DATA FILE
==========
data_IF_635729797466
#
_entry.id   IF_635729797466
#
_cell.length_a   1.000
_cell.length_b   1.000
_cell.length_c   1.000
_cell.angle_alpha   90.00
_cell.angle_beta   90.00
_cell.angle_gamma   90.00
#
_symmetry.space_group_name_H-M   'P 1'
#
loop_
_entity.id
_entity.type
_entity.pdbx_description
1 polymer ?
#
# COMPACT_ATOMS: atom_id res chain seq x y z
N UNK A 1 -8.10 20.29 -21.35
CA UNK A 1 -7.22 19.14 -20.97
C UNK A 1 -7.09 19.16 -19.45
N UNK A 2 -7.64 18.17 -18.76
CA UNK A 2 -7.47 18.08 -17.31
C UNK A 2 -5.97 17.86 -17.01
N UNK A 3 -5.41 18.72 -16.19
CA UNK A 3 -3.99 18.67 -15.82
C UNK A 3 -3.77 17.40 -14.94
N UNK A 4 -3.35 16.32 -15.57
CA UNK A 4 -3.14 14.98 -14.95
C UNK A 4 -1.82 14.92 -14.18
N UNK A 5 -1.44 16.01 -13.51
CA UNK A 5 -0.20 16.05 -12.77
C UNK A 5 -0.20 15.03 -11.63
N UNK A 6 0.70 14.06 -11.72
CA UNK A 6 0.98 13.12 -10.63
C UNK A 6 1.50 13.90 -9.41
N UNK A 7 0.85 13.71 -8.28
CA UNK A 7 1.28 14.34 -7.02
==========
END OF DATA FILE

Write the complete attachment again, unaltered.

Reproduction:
data_IF_635729797466
#
_entry.id   IF_635729797466
#
_cell.length_a   1.000
_cell.length_b   1.000
_cell.length_c   1.000
_cell.angle_alpha   90.00
_cell.angle_beta   90.00
_cell.angle_gamma   90.00
#
_symmetry.space_group_name_H-M   'P 1'
#
loop_
_entity.id
_entity.type
_entity.pdbx_description
1 polymer ?
#
# COMPACT_ATOMS: atom_id res chain seq x y z
N UNK A 1 -8.10 20.29 -21.35
CA UNK A 1 -7.22 19.14 -20.97
C UNK A 1 -7.09 19.16 -19.45
N UNK A 2 -7.64 18.17 -18.76
CA UNK A 2 -7.47 18.08 -17.31
C UNK A 2 -5.97 17.86 -17.01
N UNK A 3 -5.41 18.72 -16.19
CA UNK A 3 -3.99 18.67 -15.82
C UNK A 3 -3.77 17.40 -14.94
N UNK A 4 -3.35 16.32 -15.57
CA UNK A 4 -3.14 14.98 -14.95
C UNK A 4 -1.82 14.92 -14.18
N UNK A 5 -1.44 16.01 -13.51
CA UNK A 5 -0.20 16.05 -12.77
C UNK A 5 -0.20 15.03 -11.63
N UNK A 6 0.70 14.06 -11.72
CA UNK A 6 0.98 13.12 -10.63
C UNK A 6 1.50 13.90 -9.41
N UNK A 7 0.85 13.71 -8.28
CA UNK A 7 1.28 14.34 -7.02